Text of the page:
The biggest strategic marketing mistake I’ve seen



Does your marketing strategy miss the point?
I got an email out of the blue last week asking me to review a marketing strategy.
The strategy had been prepared by a consultant for an umbrella organisation.1  The umbrella organisation is funded by multiple companies, and it was the MD of one of those companies that wanted my opinion.

The MD’s concern was that he wasn’t getting value for money.  He was contributing thousands of dollars to this umbrella organisation’s marketing budget and wanted to know if he was getting fleeced.

Unfortunately for this MD, I reckon he has been getting fleeced.

The marketing strategy I reviewed was anything but strategic.  It felt like someone had taken a marketing shaped cookie cutter and placed it down without much extra thinking.

This might sound harsh, but overall the big thing missing was: WHY.

There were lots of recommendations to run adverts on TV or via billboards, but I had no idea why these were being recommended.  It felt like someone had hopped in their car and started to drive without any thought as to why they were driving, where they were driving to, and whether they should be driving at all?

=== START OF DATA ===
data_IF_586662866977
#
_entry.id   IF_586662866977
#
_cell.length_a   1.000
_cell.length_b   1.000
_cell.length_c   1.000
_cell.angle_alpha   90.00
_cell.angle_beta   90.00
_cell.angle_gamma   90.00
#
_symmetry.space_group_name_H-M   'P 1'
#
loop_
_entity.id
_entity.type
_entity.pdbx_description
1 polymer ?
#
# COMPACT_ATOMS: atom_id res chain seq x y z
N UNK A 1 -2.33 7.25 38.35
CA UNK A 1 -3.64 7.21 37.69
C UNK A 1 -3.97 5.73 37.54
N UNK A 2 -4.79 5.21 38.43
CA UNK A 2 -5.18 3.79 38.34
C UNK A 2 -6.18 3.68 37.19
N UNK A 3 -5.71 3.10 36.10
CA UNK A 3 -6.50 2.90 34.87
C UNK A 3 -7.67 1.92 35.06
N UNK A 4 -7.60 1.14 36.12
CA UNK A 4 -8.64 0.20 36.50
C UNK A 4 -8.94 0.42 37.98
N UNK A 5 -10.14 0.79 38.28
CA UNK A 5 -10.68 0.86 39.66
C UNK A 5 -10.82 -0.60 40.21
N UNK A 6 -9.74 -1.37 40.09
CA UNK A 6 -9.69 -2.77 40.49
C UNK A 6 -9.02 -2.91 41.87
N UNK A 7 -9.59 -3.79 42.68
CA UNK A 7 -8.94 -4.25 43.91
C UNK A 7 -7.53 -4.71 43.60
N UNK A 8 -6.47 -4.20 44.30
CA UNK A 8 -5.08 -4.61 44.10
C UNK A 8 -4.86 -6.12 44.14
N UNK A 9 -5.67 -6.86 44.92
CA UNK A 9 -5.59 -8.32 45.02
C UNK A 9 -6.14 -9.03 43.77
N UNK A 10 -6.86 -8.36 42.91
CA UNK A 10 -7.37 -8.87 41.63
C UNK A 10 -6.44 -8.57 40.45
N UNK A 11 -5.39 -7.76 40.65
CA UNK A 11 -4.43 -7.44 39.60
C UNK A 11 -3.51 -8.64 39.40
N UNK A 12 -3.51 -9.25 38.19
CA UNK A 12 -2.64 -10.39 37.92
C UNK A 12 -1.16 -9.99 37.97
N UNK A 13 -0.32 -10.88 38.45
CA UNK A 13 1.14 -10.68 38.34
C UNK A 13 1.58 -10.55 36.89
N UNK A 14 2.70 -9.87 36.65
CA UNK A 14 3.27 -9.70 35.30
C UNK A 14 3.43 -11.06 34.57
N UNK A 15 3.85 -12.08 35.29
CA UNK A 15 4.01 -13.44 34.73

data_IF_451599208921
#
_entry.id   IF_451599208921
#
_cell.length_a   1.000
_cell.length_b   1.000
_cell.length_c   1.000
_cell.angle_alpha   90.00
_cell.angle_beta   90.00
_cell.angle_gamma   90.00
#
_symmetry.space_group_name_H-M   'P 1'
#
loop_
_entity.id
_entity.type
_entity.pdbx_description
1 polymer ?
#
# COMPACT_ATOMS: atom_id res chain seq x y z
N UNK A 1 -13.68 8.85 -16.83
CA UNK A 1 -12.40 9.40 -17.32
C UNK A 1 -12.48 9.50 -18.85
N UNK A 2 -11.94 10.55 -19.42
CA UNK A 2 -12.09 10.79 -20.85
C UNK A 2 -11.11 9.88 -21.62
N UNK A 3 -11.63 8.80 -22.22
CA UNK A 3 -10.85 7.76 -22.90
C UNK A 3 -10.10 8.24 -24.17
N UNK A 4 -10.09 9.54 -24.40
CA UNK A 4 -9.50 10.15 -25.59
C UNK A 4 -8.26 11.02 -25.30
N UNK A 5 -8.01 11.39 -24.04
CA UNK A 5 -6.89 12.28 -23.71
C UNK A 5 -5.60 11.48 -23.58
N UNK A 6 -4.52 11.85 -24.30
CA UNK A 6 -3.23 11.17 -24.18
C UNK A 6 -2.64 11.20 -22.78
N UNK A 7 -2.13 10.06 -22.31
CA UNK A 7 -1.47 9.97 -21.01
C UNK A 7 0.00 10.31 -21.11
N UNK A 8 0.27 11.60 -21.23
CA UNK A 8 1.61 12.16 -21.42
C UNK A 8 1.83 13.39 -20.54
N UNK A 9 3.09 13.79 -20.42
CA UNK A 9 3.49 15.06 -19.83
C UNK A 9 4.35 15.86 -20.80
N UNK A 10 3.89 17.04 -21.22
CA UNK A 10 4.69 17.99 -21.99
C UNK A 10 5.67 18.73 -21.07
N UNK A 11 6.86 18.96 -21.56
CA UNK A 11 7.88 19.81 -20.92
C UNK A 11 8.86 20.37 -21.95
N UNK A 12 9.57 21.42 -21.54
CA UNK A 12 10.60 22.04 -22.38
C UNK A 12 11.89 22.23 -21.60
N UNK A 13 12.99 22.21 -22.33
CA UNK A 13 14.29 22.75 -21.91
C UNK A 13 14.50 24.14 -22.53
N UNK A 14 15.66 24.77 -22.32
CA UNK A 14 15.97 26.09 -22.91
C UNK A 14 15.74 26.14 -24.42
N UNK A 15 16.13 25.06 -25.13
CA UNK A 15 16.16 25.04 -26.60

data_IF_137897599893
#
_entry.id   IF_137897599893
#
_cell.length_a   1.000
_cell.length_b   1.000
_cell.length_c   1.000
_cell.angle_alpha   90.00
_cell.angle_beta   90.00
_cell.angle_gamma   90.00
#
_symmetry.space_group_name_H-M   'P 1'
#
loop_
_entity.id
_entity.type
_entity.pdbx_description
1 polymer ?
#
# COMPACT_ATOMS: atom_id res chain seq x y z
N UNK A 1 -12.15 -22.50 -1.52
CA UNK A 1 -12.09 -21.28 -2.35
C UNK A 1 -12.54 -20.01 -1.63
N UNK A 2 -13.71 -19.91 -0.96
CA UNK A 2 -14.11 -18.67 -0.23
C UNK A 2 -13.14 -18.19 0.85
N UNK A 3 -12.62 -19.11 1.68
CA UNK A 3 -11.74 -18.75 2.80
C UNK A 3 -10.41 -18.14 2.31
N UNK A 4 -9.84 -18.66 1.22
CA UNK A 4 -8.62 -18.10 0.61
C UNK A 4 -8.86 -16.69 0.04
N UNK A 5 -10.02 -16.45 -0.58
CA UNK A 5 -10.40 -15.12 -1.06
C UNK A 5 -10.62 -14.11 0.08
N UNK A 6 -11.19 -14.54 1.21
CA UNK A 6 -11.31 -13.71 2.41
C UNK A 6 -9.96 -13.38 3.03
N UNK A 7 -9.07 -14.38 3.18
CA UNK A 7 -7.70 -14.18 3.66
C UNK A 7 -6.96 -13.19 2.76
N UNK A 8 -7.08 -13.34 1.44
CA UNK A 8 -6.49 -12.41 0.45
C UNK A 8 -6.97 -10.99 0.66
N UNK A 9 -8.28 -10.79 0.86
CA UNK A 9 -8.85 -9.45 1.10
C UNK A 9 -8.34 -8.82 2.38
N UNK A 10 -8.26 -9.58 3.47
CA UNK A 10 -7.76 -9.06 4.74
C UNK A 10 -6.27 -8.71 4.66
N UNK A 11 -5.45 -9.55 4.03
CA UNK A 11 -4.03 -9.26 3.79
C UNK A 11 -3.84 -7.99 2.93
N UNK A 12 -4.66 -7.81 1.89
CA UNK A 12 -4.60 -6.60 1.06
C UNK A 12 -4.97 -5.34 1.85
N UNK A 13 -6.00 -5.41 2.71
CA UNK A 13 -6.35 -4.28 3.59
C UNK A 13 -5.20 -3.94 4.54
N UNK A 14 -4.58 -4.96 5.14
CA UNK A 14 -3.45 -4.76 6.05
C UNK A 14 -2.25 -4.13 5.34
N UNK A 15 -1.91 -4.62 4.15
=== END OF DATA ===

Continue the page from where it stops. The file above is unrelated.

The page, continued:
It was interesting timing to receive this request because later that week I was due to give a ten minute talk to a group of Year 10 business students on the difference between a marketing strategy and a marketing plan.2
In this talk I outlined that marketing strategy has to be linked to the business’s strategy.  What is the point of a marketing strategy unless it helps a business toward its objectives?

But, even more than that, I asserted that the marketing strategy should help set the business’s strategy.  

A good marketing strategy and a bad business strategy is a recipe for disaster.  For example, I’m a terrible artist.  People will pay to not be my partner in Pictionary.  So a business strategy designed to sell my portraits of famous people has a few flaws.  Even the best marketing strategists in the world couldn’t sell one of my drawings for more than five cents.

This is why one of the key goals of a marketing strategy should be to influence the business strategy.

If you’re a CEO or an MD, are you letting your marketing director sit at the decision-making table?  And if you’re in marketing, are you campaigning for a seat at the table?


Because if you’re not, you’ll likely produce a strategy like the one I was asked to review.  And that’s bad news for everyone.


1.    By umbrella organisation I don’t mean a company that sells umbrellas.  I mean an organisation that provides services to a group of associated companies.  In Schools, a group like Independent Schools Queensland would be an umbrella company which provides resources to multiple schools.
2.    Oh how I wish I could’ve handed out a copy of the strategy I had reviewed as an example of what not to do!

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